Congratulations are due to Information Week and John Foley for Billing/Belling the Cat. Information Week in its February 14th issue has dared to put on its front cover a story that the IT trade press has tiptoed through the tulips for too long about – the continuing stream of security and reliability problems associated with Windows both on the desktop and on the server. And Information Week does not mince words – “You call this trustworthy computing ? Three years into the Microsoft security initiative, the bugs keep coming. At the RSA conference … Microsofts Chairman will detail other accomplishments and forward-looking plans that portray a company delivering on his 3-year old promise to make Windows environs trustworthy. It is a compelling message, except for one unavoidable fact: The software patches just keep coming. Microsoft last week issued a dozen security bulletins addressing 17 software vulnerabilities , tantamount to a shotgun blast of holes through the companies product line.”
The story goes on to point out that Microsoft is certainly trying to cope with the security problems. It has acquired in the past 2 years a number of outside security software firms:
– GeCAD Software for for antivirus protection;
– Giant Company Software for spyware detection;
– Pelican Software for behavior based security;
– Sybari Software manages the whole virus,spam, phishing filtering process.
But in process of making these moves Microsoft has also created a ruckus. Because Sybari currently uses a number of third party antivrus, antispam, and other security scanning tools; the concern is that Microsoft will narrow that down to Microsoft owned filtering tools. And because a good portion of the software will be given away for free, Microsoft will come to own all “security” software for Windows. And the implications of that can be seen with some of the extra, non-bug targets that Microsoft is taking on in the interests of security – such as the elimination of WINE and other non-Microsoft approved Windows emulators .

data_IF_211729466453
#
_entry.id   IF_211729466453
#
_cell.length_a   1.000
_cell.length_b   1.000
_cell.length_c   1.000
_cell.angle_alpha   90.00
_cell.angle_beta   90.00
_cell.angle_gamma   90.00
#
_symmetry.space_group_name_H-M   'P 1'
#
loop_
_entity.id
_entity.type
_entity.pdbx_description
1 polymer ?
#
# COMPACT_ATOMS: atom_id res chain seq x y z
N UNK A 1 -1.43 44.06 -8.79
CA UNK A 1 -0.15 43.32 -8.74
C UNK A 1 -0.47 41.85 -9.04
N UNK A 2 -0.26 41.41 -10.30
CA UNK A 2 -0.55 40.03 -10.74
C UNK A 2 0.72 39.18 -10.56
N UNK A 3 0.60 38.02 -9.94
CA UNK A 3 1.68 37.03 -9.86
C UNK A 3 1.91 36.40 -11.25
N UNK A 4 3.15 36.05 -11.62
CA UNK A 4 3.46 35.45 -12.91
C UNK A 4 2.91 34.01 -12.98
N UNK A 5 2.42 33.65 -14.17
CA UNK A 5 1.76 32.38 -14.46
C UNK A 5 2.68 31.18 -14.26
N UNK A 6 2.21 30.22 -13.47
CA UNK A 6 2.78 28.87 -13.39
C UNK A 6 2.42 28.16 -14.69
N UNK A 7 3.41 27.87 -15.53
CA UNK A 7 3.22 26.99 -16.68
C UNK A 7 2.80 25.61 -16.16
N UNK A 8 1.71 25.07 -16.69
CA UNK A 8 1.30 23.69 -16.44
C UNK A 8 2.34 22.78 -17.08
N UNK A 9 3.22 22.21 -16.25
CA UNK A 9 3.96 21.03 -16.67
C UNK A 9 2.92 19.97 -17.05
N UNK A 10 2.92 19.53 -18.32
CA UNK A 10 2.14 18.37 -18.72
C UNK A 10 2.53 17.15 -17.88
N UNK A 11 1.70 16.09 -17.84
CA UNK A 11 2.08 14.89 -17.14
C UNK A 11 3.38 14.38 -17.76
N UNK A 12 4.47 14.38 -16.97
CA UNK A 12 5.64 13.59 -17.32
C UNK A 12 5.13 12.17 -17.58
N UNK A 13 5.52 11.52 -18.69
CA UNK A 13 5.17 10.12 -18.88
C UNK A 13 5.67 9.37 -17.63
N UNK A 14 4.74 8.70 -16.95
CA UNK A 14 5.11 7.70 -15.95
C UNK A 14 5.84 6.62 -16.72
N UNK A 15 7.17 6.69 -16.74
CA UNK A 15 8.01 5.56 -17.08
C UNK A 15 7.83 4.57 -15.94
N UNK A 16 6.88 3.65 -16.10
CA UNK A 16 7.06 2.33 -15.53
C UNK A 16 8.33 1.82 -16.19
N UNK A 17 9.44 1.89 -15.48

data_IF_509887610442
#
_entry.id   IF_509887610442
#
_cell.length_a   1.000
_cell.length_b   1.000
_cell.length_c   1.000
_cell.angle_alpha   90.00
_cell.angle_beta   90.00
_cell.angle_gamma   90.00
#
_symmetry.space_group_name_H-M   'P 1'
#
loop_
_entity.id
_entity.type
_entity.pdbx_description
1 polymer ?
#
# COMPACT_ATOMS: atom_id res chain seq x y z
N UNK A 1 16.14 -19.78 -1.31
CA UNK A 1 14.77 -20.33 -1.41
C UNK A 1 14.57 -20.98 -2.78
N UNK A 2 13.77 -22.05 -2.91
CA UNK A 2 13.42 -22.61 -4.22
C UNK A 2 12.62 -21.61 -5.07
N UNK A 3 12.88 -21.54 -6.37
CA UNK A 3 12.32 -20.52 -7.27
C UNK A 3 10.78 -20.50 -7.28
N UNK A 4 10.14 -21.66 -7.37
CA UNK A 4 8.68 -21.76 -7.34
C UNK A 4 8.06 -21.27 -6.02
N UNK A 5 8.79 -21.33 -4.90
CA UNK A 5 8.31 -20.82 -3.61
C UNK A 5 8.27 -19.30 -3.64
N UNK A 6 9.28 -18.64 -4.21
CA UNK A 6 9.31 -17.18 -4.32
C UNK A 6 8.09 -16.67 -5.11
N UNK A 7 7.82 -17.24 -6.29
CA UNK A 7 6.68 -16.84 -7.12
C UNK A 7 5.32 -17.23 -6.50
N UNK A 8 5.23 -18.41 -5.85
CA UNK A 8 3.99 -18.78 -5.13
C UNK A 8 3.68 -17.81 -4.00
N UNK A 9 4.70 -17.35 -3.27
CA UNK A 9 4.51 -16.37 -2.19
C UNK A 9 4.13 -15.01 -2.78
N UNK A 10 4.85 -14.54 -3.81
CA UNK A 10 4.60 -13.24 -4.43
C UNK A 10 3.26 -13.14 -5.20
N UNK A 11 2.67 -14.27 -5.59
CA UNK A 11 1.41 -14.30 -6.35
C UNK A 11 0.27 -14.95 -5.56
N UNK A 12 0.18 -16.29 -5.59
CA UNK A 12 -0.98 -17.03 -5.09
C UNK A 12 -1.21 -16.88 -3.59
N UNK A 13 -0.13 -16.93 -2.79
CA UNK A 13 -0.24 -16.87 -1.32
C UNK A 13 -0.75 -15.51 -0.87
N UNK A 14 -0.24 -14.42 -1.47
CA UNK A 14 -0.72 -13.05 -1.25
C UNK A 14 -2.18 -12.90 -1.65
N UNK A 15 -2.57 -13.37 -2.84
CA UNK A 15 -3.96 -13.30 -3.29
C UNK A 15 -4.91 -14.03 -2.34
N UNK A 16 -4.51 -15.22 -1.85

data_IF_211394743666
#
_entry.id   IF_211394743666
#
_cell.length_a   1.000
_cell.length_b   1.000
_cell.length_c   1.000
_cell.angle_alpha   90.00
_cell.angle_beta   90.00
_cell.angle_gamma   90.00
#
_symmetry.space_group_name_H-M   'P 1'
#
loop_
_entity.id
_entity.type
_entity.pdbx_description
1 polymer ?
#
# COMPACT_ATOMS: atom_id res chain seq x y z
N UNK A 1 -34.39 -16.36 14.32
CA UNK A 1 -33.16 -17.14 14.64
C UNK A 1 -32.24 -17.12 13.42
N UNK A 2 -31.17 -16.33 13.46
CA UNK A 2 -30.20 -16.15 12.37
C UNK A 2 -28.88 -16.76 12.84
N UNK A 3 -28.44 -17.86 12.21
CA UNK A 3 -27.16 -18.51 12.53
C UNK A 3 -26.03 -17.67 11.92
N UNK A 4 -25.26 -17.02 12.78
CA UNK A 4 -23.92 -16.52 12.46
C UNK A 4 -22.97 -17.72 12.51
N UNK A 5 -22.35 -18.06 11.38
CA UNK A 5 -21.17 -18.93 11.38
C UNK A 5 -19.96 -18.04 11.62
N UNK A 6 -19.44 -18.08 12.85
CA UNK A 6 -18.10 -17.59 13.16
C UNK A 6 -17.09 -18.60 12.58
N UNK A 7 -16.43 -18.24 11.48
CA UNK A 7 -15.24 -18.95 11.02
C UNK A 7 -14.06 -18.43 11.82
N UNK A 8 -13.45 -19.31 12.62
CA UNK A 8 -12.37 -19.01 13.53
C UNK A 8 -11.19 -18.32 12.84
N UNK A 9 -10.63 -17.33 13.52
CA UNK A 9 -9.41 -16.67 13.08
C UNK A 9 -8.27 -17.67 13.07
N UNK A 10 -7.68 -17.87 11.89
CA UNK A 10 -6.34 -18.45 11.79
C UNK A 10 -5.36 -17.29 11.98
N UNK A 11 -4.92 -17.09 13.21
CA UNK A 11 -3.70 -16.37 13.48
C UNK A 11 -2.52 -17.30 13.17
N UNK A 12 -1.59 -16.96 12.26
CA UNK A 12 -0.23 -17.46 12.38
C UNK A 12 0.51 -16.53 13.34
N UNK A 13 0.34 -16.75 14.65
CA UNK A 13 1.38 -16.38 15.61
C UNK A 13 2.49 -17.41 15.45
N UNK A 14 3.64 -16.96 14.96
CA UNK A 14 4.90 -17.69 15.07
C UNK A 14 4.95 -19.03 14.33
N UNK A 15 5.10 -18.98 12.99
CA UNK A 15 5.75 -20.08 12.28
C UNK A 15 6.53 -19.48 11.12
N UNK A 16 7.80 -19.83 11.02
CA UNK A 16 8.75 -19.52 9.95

But the article also raises three issues that Keep an Open Eye has been emphasizing as being critical security problems with Microsoft software. First, the article cites John Pescatore at Gartner “They still havent shipped a desktop operating system that was designed and coded after they started caring about security”. We would expand that statement to include the fact that not just Windows desktop but also most of the Windows Application Servers from SQL Server through Exchange to SharePoint; none of Office and its associated Applications; nor Visual Studio have been coded in the .NET Framework. This is crucial because the .NET Frameworks Managed code option considerably improves the reliability and security of Microsoft apps. It will be interesting to see how much of the soon to be released Visual Studio 2005 and SQL Server 2005 are coded in the .NET Managed code framework as opposed to the more vulnerable .NET Unmanaged code option or simply not done in .NET at all.
However, my second issue with Microsoft is that even working within the .NET Managed Code framework leaves other vulnerabilities untouched. To my surprise John cites one of the most crucial in his article: “Among other security advances, Longhorn is expected to minimize situations in which PC users have administrative privileges, leaving systems more open to attack.”This vulnerability is critical. For example, the current problems with IE are directly connected to this issue and so it will be noteworthy to see how Microsoft codes the upcoming IE 7.0 for these and the ActiveX problems currently plaguing IE 6.0.
The third problem has been the attitude toward security within Microsoft. As late as 1999 and 2000 reports show how security loses to features and ease of use in Redmond. But the the virus attacks of 2002 forced the issue and Trustworthy Computing was installed as a prioriy at Microsoft. But as John Udell sites in this article the development of scalable and rigorous source code analysis has been a very rough row to hoe. Despite acquireing PREfix and PREFast source code analysers , getting them to work efficiently and effectively has taken close to five years. And they wont see the light of day in Visual Studio until VS 2005 release late this summer.
In effect, Microsoft, famous for turning on a dime regarding its commitment to the Internet, has gone slow on security even after the Trustworthy Computing epiphany. Until the .NET languages and framework, Microsoft did not have basic uniform and rigorous try/catch/finally, exception handling and memory management protocols in place among other security and reliability gaps. But despite the Trustworthy Computing mandate key pieces of software were excused from .NET implementation requirements including Office, Windows desktop and other software cited above. Now the question remains will the .NET Unmanaged Code option leave security gaps similar to the infamous use of ActiveX in IE, Outlook and other external facing software.
Meanwhile, let John Foley have the last word: “… a Microsoft spokewoman [says] Ultimately, what matters is not what we say, but what we do. When Bill Gates talks this week, thats something to remember”.